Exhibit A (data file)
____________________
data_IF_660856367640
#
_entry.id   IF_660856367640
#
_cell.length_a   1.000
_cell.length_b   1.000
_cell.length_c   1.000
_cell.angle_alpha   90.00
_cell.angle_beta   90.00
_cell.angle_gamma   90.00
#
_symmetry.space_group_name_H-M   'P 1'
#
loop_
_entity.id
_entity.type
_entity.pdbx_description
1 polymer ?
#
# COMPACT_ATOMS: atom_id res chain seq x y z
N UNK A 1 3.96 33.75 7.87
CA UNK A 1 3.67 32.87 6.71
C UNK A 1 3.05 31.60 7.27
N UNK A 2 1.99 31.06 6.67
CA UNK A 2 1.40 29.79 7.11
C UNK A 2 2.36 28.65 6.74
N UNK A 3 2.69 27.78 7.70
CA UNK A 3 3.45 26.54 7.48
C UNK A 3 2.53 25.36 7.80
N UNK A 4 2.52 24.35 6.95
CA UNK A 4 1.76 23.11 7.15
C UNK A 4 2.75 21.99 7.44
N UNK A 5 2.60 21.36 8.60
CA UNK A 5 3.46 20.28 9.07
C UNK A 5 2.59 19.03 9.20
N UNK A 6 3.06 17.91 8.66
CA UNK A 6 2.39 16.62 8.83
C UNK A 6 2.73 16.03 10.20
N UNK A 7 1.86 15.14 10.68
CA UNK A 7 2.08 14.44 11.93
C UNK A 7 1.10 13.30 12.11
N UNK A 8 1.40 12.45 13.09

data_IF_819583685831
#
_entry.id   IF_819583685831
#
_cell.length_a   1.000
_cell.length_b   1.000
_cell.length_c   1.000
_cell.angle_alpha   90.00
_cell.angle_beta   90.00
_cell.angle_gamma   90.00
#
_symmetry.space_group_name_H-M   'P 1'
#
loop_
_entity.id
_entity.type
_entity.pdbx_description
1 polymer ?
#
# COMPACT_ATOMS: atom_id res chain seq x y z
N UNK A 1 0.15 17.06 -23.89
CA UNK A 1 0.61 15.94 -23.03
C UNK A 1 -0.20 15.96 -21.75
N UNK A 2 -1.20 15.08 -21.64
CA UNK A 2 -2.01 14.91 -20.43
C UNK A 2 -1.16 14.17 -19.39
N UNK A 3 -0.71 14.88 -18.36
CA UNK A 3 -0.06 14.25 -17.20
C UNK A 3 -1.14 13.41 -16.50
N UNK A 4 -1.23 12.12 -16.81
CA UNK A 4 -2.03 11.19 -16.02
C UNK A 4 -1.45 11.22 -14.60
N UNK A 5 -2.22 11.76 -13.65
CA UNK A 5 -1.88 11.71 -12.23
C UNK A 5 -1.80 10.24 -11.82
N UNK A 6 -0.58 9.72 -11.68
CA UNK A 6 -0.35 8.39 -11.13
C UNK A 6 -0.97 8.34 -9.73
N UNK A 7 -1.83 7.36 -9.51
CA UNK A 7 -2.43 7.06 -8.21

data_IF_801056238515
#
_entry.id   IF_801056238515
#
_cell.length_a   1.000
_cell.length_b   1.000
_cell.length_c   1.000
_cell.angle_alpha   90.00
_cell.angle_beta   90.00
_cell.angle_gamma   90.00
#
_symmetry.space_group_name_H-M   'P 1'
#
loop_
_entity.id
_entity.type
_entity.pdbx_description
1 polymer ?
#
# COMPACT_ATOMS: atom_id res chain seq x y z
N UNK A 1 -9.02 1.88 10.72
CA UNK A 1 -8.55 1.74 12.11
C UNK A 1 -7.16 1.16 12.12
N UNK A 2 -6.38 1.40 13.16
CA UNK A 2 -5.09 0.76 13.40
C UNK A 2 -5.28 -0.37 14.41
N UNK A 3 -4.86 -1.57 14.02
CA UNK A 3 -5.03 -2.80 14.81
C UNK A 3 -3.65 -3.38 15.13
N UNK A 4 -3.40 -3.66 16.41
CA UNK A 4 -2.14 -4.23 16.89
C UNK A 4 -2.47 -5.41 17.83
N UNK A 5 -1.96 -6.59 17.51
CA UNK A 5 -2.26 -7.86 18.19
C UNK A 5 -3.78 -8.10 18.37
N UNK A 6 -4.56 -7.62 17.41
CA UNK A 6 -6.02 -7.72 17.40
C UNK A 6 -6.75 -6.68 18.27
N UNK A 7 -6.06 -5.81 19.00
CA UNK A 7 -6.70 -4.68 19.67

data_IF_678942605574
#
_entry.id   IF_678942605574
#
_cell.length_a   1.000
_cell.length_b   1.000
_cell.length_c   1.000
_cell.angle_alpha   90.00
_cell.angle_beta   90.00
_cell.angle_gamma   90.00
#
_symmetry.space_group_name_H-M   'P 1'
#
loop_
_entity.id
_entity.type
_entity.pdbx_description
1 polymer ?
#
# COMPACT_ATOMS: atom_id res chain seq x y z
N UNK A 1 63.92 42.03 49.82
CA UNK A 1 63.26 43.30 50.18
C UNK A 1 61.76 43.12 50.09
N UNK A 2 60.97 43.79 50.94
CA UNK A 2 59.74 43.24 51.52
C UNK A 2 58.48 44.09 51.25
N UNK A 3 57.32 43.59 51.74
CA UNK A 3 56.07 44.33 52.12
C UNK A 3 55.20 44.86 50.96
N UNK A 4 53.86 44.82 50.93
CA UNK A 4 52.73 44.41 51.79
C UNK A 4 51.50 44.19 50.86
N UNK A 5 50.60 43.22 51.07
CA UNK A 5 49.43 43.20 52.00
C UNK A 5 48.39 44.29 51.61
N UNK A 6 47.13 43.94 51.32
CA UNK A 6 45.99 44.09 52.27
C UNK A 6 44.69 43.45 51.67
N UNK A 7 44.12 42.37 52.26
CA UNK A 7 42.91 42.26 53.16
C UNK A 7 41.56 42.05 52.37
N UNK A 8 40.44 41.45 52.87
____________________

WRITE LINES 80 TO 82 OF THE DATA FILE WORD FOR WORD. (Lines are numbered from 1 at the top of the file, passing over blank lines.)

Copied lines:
C UNK A 6 -0.97 8.34 -9.73
N UNK A 7 -1.83 7.36 -9.51
CA UNK A 7 -2.43 7.06 -8.21